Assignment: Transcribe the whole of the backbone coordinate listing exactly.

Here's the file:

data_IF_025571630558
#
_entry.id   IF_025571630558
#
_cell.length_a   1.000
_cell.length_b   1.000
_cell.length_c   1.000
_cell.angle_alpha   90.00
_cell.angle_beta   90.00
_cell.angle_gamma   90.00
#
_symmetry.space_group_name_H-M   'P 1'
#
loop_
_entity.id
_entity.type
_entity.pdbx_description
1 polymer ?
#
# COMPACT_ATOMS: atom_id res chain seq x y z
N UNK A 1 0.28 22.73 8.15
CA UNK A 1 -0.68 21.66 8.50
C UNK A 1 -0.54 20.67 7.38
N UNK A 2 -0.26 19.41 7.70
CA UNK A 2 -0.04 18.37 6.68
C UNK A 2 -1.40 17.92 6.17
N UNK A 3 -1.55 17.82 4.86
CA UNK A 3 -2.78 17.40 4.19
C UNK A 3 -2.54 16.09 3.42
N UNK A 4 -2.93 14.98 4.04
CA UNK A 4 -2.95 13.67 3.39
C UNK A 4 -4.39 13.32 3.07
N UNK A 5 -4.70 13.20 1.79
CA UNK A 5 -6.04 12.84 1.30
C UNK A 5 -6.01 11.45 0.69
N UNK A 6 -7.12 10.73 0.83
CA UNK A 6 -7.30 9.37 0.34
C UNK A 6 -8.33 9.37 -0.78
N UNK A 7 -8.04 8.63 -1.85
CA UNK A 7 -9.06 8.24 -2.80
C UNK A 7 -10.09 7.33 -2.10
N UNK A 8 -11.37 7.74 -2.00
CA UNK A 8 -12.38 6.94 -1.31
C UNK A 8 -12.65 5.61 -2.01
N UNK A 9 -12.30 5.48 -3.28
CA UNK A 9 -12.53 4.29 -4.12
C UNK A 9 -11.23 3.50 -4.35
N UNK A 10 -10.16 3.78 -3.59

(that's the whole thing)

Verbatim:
data_IF_025571630558
#
_entry.id   IF_025571630558
#
_cell.length_a   1.000
_cell.length_b   1.000
_cell.length_c   1.000
_cell.angle_alpha   90.00
_cell.angle_beta   90.00
_cell.angle_gamma   90.00
#
_symmetry.space_group_name_H-M   'P 1'
#
loop_
_entity.id
_entity.type
_entity.pdbx_description
1 polymer ?
#
# COMPACT_ATOMS: atom_id res chain seq x y z
N UNK A 1 0.28 22.73 8.15
CA UNK A 1 -0.68 21.66 8.50
C UNK A 1 -0.54 20.67 7.38
N UNK A 2 -0.26 19.41 7.70
CA UNK A 2 -0.04 18.37 6.68
C UNK A 2 -1.40 17.92 6.17
N UNK A 3 -1.55 17.82 4.86
CA UNK A 3 -2.78 17.40 4.19
C UNK A 3 -2.54 16.09 3.42
N UNK A 4 -2.93 14.98 4.04
CA UNK A 4 -2.95 13.67 3.39
C UNK A 4 -4.39 13.32 3.07
N UNK A 5 -4.70 13.20 1.79
CA UNK A 5 -6.04 12.84 1.30
C UNK A 5 -6.01 11.45 0.69
N UNK A 6 -7.12 10.73 0.83
CA UNK A 6 -7.30 9.37 0.34
C UNK A 6 -8.33 9.37 -0.78
N UNK A 7 -8.04 8.63 -1.85
CA UNK A 7 -9.06 8.24 -2.80
C UNK A 7 -10.09 7.33 -2.10
N UNK A 8 -11.37 7.74 -2.00
CA UNK A 8 -12.38 6.94 -1.31
C UNK A 8 -12.65 5.61 -2.01
N UNK A 9 -12.30 5.48 -3.28
CA UNK A 9 -12.53 4.29 -4.12
C UNK A 9 -11.23 3.50 -4.35
N UNK A 10 -10.16 3.78 -3.59